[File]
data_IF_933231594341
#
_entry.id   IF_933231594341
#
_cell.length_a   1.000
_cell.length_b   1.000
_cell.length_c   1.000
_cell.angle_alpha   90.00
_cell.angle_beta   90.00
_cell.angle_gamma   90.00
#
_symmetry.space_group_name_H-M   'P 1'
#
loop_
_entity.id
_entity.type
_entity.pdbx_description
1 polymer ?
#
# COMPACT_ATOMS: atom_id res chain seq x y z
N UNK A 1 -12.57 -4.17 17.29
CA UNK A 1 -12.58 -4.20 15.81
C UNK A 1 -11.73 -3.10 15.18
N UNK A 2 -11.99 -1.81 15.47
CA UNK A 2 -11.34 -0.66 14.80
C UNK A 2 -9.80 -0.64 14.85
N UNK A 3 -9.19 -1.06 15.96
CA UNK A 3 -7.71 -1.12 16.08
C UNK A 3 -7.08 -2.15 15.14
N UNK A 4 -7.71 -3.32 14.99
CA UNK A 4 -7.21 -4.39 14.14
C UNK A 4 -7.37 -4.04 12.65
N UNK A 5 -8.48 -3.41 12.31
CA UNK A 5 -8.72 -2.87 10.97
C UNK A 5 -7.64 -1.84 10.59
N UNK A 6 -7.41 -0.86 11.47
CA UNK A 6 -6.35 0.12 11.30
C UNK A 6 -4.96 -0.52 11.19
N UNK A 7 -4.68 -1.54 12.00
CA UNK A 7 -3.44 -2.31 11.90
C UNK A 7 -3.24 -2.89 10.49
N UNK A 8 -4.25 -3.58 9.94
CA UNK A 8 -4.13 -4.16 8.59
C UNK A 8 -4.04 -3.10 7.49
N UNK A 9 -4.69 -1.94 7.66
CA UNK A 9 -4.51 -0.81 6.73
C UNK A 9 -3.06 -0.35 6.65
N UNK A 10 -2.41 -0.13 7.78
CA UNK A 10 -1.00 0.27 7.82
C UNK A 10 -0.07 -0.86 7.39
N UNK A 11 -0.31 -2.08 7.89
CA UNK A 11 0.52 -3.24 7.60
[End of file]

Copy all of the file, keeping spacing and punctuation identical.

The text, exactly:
data_IF_933231594341
#
_entry.id   IF_933231594341
#
_cell.length_a   1.000
_cell.length_b   1.000
_cell.length_c   1.000
_cell.angle_alpha   90.00
_cell.angle_beta   90.00
_cell.angle_gamma   90.00
#
_symmetry.space_group_name_H-M   'P 1'
#
loop_
_entity.id
_entity.type
_entity.pdbx_description
1 polymer ?
#
# COMPACT_ATOMS: atom_id res chain seq x y z
N UNK A 1 -12.57 -4.17 17.29
CA UNK A 1 -12.58 -4.20 15.81
C UNK A 1 -11.73 -3.10 15.18
N UNK A 2 -11.99 -1.81 15.47
CA UNK A 2 -11.34 -0.66 14.80
C UNK A 2 -9.80 -0.64 14.85
N UNK A 3 -9.19 -1.06 15.96
CA UNK A 3 -7.71 -1.12 16.08
C UNK A 3 -7.08 -2.15 15.14
N UNK A 4 -7.71 -3.32 14.99
CA UNK A 4 -7.21 -4.39 14.14
C UNK A 4 -7.37 -4.04 12.65
N UNK A 5 -8.48 -3.41 12.31
CA UNK A 5 -8.72 -2.87 10.97
C UNK A 5 -7.64 -1.84 10.59
N UNK A 6 -7.41 -0.86 11.47
CA UNK A 6 -6.35 0.12 11.30
C UNK A 6 -4.96 -0.52 11.19
N UNK A 7 -4.68 -1.54 12.00
CA UNK A 7 -3.44 -2.31 11.90
C UNK A 7 -3.24 -2.89 10.49
N UNK A 8 -4.25 -3.58 9.94
CA UNK A 8 -4.13 -4.16 8.59
C UNK A 8 -4.04 -3.10 7.49
N UNK A 9 -4.69 -1.94 7.66
CA UNK A 9 -4.51 -0.81 6.73
C UNK A 9 -3.06 -0.35 6.65
N UNK A 10 -2.41 -0.13 7.78
CA UNK A 10 -1.00 0.27 7.82
C UNK A 10 -0.07 -0.86 7.39
N UNK A 11 -0.31 -2.08 7.89
CA UNK A 11 0.52 -3.24 7.60